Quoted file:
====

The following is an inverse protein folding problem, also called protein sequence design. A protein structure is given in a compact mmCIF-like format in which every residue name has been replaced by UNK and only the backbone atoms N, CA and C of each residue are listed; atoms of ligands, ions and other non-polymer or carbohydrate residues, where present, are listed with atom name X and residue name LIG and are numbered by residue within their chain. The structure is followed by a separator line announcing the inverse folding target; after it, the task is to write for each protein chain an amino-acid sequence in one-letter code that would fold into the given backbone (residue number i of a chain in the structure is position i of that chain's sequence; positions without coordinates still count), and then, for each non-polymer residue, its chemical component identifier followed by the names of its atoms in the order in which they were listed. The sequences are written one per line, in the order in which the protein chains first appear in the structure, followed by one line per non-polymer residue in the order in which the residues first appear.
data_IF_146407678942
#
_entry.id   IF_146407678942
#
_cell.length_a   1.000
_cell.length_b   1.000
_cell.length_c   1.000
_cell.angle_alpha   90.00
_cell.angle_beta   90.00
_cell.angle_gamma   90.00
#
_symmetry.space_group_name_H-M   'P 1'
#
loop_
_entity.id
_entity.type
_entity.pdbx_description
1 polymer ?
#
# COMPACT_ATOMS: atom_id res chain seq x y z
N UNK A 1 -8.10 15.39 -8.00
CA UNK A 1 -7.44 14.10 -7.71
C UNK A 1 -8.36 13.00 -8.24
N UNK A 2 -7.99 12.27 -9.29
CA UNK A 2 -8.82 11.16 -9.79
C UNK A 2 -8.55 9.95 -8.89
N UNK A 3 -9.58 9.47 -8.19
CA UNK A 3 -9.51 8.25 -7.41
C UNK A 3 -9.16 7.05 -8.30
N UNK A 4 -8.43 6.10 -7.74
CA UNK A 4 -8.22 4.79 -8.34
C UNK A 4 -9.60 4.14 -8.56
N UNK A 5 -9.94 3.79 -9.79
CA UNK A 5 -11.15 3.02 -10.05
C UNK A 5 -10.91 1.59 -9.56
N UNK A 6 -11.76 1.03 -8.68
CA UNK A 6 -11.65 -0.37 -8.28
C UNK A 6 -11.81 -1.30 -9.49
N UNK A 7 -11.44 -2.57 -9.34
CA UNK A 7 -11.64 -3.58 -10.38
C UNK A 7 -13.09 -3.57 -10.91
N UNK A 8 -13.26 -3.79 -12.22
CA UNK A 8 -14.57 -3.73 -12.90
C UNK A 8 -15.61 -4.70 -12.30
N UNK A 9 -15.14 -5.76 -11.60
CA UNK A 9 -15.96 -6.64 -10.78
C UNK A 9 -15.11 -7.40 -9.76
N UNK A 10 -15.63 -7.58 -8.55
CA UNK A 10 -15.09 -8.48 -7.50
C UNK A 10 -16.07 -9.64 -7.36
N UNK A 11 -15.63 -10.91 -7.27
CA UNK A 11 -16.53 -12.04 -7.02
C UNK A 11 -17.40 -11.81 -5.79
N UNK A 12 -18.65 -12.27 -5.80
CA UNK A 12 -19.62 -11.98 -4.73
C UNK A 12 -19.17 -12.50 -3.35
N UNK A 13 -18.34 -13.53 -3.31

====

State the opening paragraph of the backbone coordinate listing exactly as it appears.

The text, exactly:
The following is an inverse protein folding problem, also called protein sequence design. A protein structure is given in a compact mmCIF-like format in which every residue name has been replaced by UNK and only the backbone atoms N, CA and C of each residue are listed; atoms of ligands, ions and other non-polymer or carbohydrate residues, where present, are listed with atom name X and residue name LIG and are numbered by residue within their chain. The structure is followed by a separator line announcing the inverse folding target; after it, the task is to write for each protein chain an amino-acid sequence in one-letter code that would fold into the given backbone (residue number i of a chain in the structure is position i of that chain's sequence; positions without coordinates still count), and then, for each non-polymer residue, its chemical component identifier followed by the names of its atoms in the order in which they were listed. The sequences are written one per line, in the order in which the protein chains first appear in the structure, followed by one line per non-polymer residue in the order in which the residues first appear.